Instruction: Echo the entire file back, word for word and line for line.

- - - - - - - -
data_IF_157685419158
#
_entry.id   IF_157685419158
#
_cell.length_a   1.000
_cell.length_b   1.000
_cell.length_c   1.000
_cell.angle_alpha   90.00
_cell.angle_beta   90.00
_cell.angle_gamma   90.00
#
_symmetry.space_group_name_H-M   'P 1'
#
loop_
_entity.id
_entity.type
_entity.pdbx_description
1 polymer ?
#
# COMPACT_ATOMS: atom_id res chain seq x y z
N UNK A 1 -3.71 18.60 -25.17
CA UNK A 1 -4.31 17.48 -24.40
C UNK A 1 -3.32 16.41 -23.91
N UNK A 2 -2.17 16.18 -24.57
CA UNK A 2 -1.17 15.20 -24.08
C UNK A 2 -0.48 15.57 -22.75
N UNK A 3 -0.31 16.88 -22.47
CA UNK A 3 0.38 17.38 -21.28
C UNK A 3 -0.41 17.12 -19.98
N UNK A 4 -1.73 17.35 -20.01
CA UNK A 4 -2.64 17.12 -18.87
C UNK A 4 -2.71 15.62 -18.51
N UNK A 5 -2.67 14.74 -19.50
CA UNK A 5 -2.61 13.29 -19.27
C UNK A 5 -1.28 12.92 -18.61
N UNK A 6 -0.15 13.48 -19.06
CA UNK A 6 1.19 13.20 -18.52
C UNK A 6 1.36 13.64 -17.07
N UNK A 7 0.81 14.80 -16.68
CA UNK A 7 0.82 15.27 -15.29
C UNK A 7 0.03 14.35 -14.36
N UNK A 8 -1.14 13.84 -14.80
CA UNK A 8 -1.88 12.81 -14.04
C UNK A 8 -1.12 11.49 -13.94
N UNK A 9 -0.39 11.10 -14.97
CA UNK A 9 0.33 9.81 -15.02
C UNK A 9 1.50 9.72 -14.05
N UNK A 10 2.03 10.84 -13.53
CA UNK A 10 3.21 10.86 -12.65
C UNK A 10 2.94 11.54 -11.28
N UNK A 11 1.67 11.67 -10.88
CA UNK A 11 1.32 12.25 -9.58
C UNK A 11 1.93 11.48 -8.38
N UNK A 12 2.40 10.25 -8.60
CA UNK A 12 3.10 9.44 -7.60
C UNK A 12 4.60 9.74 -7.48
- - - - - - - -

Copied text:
data_IF_157685419158
#
_entry.id   IF_157685419158
#
_cell.length_a   1.000
_cell.length_b   1.000
_cell.length_c   1.000
_cell.angle_alpha   90.00
_cell.angle_beta   90.00
_cell.angle_gamma   90.00
#
_symmetry.space_group_name_H-M   'P 1'
#
loop_
_entity.id
_entity.type
_entity.pdbx_description
1 polymer ?
#
# COMPACT_ATOMS: atom_id res chain seq x y z
N UNK A 1 -3.71 18.60 -25.17
CA UNK A 1 -4.31 17.48 -24.40
C UNK A 1 -3.32 16.41 -23.91
N UNK A 2 -2.17 16.18 -24.57
CA UNK A 2 -1.17 15.20 -24.08
C UNK A 2 -0.48 15.57 -22.75
N UNK A 3 -0.31 16.88 -22.47
CA UNK A 3 0.38 17.38 -21.28
C UNK A 3 -0.41 17.12 -19.98
N UNK A 4 -1.73 17.35 -20.01
CA UNK A 4 -2.64 17.12 -18.87
C UNK A 4 -2.71 15.62 -18.51
N UNK A 5 -2.67 14.74 -19.50
CA UNK A 5 -2.61 13.29 -19.27
C UNK A 5 -1.28 12.92 -18.61
N UNK A 6 -0.15 13.48 -19.06
CA UNK A 6 1.19 13.20 -18.52
C UNK A 6 1.36 13.64 -17.07
N UNK A 7 0.81 14.80 -16.68
CA UNK A 7 0.82 15.27 -15.29
C UNK A 7 0.03 14.35 -14.36
N UNK A 8 -1.14 13.84 -14.80
CA UNK A 8 -1.88 12.81 -14.04
C UNK A 8 -1.12 11.49 -13.94
N UNK A 9 -0.39 11.10 -14.97
CA UNK A 9 0.33 9.81 -15.02
C UNK A 9 1.50 9.72 -14.05
N UNK A 10 2.03 10.84 -13.53
CA UNK A 10 3.21 10.86 -12.65
C UNK A 10 2.94 11.54 -11.28
N UNK A 11 1.67 11.67 -10.88
CA UNK A 11 1.32 12.25 -9.58
C UNK A 11 1.93 11.48 -8.38
N UNK A 12 2.40 10.25 -8.60
CA UNK A 12 3.10 9.44 -7.60
C UNK A 12 4.60 9.74 -7.48